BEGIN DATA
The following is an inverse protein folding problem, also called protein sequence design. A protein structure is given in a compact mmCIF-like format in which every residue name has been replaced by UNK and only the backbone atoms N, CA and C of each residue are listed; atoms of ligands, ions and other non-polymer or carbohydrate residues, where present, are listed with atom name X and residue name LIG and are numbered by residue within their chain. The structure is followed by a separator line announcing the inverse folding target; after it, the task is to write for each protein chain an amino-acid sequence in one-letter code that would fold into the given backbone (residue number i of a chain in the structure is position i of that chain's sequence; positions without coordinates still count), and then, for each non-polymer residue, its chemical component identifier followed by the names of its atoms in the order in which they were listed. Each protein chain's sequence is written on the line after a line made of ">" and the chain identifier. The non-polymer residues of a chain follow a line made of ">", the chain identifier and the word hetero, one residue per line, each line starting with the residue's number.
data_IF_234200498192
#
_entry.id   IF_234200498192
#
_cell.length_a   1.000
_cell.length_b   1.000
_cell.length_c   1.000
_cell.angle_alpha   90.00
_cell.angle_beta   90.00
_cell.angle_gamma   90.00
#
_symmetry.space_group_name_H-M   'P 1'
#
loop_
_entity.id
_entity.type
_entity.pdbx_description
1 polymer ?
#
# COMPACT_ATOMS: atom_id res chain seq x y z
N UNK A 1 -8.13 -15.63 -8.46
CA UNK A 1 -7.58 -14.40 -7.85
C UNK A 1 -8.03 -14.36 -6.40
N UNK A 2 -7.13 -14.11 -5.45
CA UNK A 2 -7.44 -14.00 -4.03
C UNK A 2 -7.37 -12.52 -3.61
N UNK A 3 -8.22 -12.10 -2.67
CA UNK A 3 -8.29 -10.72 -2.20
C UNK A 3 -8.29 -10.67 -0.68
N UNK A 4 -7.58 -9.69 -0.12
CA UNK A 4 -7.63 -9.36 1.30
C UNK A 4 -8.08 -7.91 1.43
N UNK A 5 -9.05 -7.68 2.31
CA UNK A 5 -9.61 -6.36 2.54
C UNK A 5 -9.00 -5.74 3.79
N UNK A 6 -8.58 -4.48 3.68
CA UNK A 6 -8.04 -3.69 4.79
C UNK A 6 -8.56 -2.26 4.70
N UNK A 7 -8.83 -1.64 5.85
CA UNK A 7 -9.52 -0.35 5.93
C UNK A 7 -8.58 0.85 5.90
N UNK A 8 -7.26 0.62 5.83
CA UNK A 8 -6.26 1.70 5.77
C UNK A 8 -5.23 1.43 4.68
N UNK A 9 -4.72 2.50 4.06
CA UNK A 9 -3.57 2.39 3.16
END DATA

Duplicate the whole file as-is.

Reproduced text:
The following is an inverse protein folding problem, also called protein sequence design. A protein structure is given in a compact mmCIF-like format in which every residue name has been replaced by UNK and only the backbone atoms N, CA and C of each residue are listed; atoms of ligands, ions and other non-polymer or carbohydrate residues, where present, are listed with atom name X and residue name LIG and are numbered by residue within their chain. The structure is followed by a separator line announcing the inverse folding target; after it, the task is to write for each protein chain an amino-acid sequence in one-letter code that would fold into the given backbone (residue number i of a chain in the structure is position i of that chain's sequence; positions without coordinates still count), and then, for each non-polymer residue, its chemical component identifier followed by the names of its atoms in the order in which they were listed. Each protein chain's sequence is written on the line after a line made of ">" and the chain identifier. The non-polymer residues of a chain follow a line made of ">", the chain identifier and the word hetero, one residue per line, each line starting with the residue's number.
data_IF_234200498192
#
_entry.id   IF_234200498192
#
_cell.length_a   1.000
_cell.length_b   1.000
_cell.length_c   1.000
_cell.angle_alpha   90.00
_cell.angle_beta   90.00
_cell.angle_gamma   90.00
#
_symmetry.space_group_name_H-M   'P 1'
#
loop_
_entity.id
_entity.type
_entity.pdbx_description
1 polymer ?
#
# COMPACT_ATOMS: atom_id res chain seq x y z
N UNK A 1 -8.13 -15.63 -8.46
CA UNK A 1 -7.58 -14.40 -7.85
C UNK A 1 -8.03 -14.36 -6.40
N UNK A 2 -7.13 -14.11 -5.45
CA UNK A 2 -7.44 -14.00 -4.03
C UNK A 2 -7.37 -12.52 -3.61
N UNK A 3 -8.22 -12.10 -2.67
CA UNK A 3 -8.29 -10.72 -2.20
C UNK A 3 -8.29 -10.67 -0.68
N UNK A 4 -7.58 -9.69 -0.12
CA UNK A 4 -7.63 -9.36 1.30
C UNK A 4 -8.08 -7.91 1.43
N UNK A 5 -9.05 -7.68 2.31
CA UNK A 5 -9.61 -6.36 2.54
C UNK A 5 -9.00 -5.74 3.79
N UNK A 6 -8.58 -4.48 3.68
CA UNK A 6 -8.04 -3.69 4.79
C UNK A 6 -8.56 -2.26 4.70
N UNK A 7 -8.83 -1.64 5.85
CA UNK A 7 -9.52 -0.35 5.93
C UNK A 7 -8.58 0.85 5.90
N UNK A 8 -7.26 0.62 5.83
CA UNK A 8 -6.26 1.70 5.77
C UNK A 8 -5.23 1.43 4.68
N UNK A 9 -4.72 2.50 4.06
CA UNK A 9 -3.57 2.39 3.16